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Shining a Light on 9/11 Denial

2013/02/16

Portions copied from: 

Shining a Light on 9/11 Denial

Written by Dennis P. McMahon, JD, LLM

 How to Handle False Arguments Used to Reject the WTC Evidence

It can be challenging for advocates in the 9/11 Truth movement to get our message across to family, friends, and strangers alike. 

Often, the negative responses to the evidence presented by Architects & Engineers for 9/11 Truth have a subtext that could be fairly titled, “kill the messenger.” Why do so many people respond this way? As discussed by psychology experts, one explanation involves the issue of “nationalist faith.” What this entails, for certain Americans, is the steadfast view that the U.S. government is always “the good guy,” and that anyone not in sync with this view is “anti-American” and not to be trusted. Those who blindly cling to nationalist faith simply cannot entertain the idea that America’s leaders would do anything wrong.

Closely related to the mindset of nationalist faith is a person’s “worldview”, which subjectively determines what is possible and what is not for them. For example, if your audience is comprised of people who feel certain that it would be impossible for any group of conspirators to somehow wire and detonate the Twin Towers without being publically revealed, then no amount of scientific forensic evidence will persuade her or him otherwise.

Another type of mindset that 9/11 Truth advocates often bump up against is possessed by those people who are predisposed to “wishful or fearful thinking”. Wishful thinkers see the world as they wish it to be. Fearful thinkers will simply not believe something that they fear to be the truth. With these people, even the most persuasive evidence will usually fall on deaf ears and blind eyes.

So then, with whom can 9/11 Truth advocates rationally discuss the overwhelming evidence indicating that the three World Trade Center buildings were brought down by controlled demolition on 9/11? These would be the people who are “evidence based.” People who have an open mind about tough issues and can examine and evaluate uncomfortable evidence objectively will be more open to 9/11 Truth. It is essential to know the evidence you are presenting inside and out, especially with this audience, because they will test you with questions. It is also important to understand that, at least in my experience, not very many people are evidence-based.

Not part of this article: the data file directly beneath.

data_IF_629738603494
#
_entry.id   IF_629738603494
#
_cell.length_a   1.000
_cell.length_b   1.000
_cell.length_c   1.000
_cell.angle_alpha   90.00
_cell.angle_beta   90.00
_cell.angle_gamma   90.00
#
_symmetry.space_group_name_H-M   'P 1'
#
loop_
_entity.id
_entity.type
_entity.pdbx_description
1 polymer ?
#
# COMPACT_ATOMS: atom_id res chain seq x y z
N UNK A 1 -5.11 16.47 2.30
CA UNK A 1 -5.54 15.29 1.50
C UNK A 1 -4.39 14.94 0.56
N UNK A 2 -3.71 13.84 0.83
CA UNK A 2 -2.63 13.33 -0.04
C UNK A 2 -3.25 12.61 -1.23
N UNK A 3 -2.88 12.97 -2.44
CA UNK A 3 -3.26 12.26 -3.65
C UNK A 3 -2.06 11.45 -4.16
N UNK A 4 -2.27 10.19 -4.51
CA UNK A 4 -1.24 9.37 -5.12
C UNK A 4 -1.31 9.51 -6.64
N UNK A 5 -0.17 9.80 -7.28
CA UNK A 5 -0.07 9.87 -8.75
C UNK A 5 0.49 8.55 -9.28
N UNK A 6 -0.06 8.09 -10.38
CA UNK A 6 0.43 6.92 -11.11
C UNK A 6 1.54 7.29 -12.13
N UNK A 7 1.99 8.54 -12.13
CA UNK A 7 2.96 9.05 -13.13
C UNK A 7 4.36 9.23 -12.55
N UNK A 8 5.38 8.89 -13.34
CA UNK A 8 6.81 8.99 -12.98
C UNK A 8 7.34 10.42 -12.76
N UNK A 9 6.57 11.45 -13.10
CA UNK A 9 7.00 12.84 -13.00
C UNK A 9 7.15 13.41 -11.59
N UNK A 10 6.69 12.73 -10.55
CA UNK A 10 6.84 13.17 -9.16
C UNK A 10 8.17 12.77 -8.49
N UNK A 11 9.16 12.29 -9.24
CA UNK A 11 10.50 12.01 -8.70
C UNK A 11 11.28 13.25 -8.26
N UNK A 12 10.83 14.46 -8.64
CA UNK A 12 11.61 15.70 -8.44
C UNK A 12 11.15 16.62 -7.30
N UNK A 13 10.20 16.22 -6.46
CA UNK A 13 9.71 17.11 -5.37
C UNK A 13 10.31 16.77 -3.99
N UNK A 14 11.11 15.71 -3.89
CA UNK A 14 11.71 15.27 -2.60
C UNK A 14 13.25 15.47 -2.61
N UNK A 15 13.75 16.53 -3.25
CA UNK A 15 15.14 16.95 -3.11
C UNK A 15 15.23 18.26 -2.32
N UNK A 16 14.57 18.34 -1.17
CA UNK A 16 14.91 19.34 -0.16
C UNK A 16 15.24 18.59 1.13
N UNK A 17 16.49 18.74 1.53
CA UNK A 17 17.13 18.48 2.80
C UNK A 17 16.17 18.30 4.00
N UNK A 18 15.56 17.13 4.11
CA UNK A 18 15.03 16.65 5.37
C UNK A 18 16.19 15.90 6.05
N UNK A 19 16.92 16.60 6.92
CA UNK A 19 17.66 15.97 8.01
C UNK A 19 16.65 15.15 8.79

The following is a list of some of the more common false arguments and denial strategies you will run up against [see original for suggestions on how to respond]:

  1. “You’re just a conspiracy theorist!”
  2. “You probably believe that aliens are real, the moon landing was faked and the Holocaust never happened.”
  3. “What you’re suggesting only serves to hurt 9/11 families and embolden the terrorists. It’s treasonous.”
  4. “The 9/11 videos and photos you cite must have been photo-shopped.”
  5. “The documents you cite are forgeries.”
  6. “Any eyewitness testimony supporting your conspiracy theory must be coming from people who were panicked and obviously could not tell what was really happening.”
  7. Ad hominem Attacks
  8. Straw Man Arguments
  9. Focusing on Weaker Arguments
  10. Focusing on small details and avoiding the big picture
  11. Ignoring your arguments, as if they are preposterous
  12. The name game
  13. Trying to “push your buttons”

In my view and experience, it takes great patience and dedication for a 9/11 Truth advocate to persuade anyone other than a person who is evidence-based, that we have been misled about what really happened on 9/11. If you can get so far as planting a seed of truth to the majority of people who are not evidence-based, you are doing well. Good luck with your mission!

 

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